“Can’t do what?” Leland’s voice rose an octave. “Can’t sit in the damn car and look out the window? Can’t lounge around motels and sit pool side in the evenings? Can’t eat out at fancy restaurants and dress for dinner? What the hell can’t you do? he demanded, his voice continually rising with each query.
Never turning, she knew his face would be beet red by this time. She didn’t want to see it. She wouldn’t look. It would drain her resolve.
“Please, Leland. After last year’s trip up the Alaskan highway, you promised we could go home this year. You said we could take the camper and stay in the park near the farm. I could cook for the kids. The only time we get to see the grandkids is in pictures in our email. They’ve grown so,” she implored. “You know you’re their favorite grandpa. Don’t you want to see them while they’re still small. Soon enough they’ll be grown and won’t want to have anything to do with two old people.” She turned irresolutely hoping she’d see some sign of him weakening.
There Leland sat, face fire red. “That’s hitting below the belt, Grace!” he boomed. “Bringing the kids and grandkids into this is just not right. We can fly home for the holidays like we did last year. One week with that crew is enough. Good Lord, woman, you spent thirty years plus raising that wild bunch. Why in the world do you want to spend what good years you and I have left raising another set? You know damn well that’s what would happen. We’d been there for one hour last Christmas when Delores asked you to watch the baby for Christ’s sake.”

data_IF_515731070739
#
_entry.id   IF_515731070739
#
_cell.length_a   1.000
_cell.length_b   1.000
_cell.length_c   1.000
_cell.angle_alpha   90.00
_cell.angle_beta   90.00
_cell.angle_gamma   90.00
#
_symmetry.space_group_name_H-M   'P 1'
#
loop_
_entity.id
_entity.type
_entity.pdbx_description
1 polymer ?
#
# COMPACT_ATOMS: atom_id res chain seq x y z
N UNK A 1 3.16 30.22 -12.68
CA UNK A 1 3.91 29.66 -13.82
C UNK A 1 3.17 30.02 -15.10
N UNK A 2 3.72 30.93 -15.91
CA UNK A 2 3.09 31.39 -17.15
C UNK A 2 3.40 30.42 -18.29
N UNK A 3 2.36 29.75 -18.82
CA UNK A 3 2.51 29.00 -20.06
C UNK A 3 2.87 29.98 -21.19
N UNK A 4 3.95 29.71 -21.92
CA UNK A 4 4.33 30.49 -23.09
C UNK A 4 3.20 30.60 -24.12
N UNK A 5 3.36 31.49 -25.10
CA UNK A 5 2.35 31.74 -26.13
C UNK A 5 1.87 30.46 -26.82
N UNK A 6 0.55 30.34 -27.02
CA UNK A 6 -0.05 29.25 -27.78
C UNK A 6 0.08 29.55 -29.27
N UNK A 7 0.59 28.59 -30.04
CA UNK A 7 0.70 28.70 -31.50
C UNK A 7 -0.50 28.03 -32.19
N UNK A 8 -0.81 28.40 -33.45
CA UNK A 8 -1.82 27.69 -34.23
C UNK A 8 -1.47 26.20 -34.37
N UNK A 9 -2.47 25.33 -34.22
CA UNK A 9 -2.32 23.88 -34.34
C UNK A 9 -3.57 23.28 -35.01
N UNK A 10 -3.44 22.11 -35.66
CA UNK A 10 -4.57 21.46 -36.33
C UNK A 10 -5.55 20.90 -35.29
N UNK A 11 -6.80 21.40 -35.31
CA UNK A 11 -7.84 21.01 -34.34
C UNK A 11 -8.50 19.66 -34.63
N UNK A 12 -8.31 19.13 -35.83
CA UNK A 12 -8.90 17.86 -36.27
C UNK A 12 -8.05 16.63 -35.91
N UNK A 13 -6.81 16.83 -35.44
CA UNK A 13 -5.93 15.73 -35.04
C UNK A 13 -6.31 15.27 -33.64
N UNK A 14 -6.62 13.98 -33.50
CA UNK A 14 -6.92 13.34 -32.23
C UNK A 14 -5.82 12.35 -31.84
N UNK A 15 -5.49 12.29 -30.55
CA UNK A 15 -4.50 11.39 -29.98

“Leland, she hadn’t been out of that house for weeks with Tammy Lee sick with chicken pox. It was all she could do to get ready for the holidays, what with shopping and cleaning and all the farm chores. You know she doesn’t have children yet with any size to them. She has to fill in the chores for Mick when the summer hands are laid off.” Grace poured out the defense from all the years she had done the same, and been glad for Grandma Iris, and her own mother Ida’s helping hands.
“Just the same, she’d do it again in a New York minute, summer or winter! Never saw a woman so anxious to get to town. Don’t know how Mick took up with a city girl. Told him right off it was a foolish move. Love my ass,” Leland snorted, settling back into his kitchen chair in a huff, arms crossed defensively across his heaving chest.